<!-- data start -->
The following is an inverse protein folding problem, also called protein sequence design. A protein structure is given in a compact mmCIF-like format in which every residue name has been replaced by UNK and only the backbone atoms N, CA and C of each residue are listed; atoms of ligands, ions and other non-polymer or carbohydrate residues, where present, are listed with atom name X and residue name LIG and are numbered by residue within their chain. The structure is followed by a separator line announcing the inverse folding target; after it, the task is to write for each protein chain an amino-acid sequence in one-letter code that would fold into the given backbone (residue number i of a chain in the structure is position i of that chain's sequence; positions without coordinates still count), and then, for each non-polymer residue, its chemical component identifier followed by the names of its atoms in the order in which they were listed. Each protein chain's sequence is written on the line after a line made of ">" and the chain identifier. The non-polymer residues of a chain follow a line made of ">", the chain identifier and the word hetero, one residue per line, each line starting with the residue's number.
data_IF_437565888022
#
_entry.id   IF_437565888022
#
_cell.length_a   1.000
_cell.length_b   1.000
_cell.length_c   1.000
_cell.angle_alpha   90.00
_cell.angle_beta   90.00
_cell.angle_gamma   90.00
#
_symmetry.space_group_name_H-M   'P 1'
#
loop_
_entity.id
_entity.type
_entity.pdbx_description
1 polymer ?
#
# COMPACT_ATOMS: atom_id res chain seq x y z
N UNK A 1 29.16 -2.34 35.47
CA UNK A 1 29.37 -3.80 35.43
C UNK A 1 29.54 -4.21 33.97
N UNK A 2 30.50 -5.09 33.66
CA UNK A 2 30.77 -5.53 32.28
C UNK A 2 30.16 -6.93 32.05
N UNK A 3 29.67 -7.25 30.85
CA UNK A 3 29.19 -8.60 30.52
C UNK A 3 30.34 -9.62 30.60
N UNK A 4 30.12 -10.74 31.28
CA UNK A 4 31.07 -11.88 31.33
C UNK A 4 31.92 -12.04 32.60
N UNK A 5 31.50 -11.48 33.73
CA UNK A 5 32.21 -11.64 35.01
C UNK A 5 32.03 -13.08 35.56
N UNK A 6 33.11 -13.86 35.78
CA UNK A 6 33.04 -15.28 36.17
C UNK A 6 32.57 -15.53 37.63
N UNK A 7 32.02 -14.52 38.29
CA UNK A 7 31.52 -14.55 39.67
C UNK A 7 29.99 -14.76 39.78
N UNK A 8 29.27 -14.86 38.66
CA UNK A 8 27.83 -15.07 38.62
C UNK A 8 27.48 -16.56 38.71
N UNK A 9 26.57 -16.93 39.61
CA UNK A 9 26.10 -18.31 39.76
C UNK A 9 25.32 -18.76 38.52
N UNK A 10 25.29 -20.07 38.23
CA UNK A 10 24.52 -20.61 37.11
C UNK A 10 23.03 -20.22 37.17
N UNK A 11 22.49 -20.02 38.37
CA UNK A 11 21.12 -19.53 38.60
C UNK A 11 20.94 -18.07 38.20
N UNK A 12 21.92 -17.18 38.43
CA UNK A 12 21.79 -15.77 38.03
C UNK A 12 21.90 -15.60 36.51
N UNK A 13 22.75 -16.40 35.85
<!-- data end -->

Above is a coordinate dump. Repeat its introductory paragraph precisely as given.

The following is an inverse protein folding problem, also called protein sequence design. A protein structure is given in a compact mmCIF-like format in which every residue name has been replaced by UNK and only the backbone atoms N, CA and C of each residue are listed; atoms of ligands, ions and other non-polymer or carbohydrate residues, where present, are listed with atom name X and residue name LIG and are numbered by residue within their chain. The structure is followed by a separator line announcing the inverse folding target; after it, the task is to write for each protein chain an amino-acid sequence in one-letter code that would fold into the given backbone (residue number i of a chain in the structure is position i of that chain's sequence; positions without coordinates still count), and then, for each non-polymer residue, its chemical component identifier followed by the names of its atoms in the order in which they were listed. Each protein chain's sequence is written on the line after a line made of ">" and the chain identifier. The non-polymer residues of a chain follow a line made of ">", the chain identifier and the word hetero, one residue per line, each line starting with the residue's number.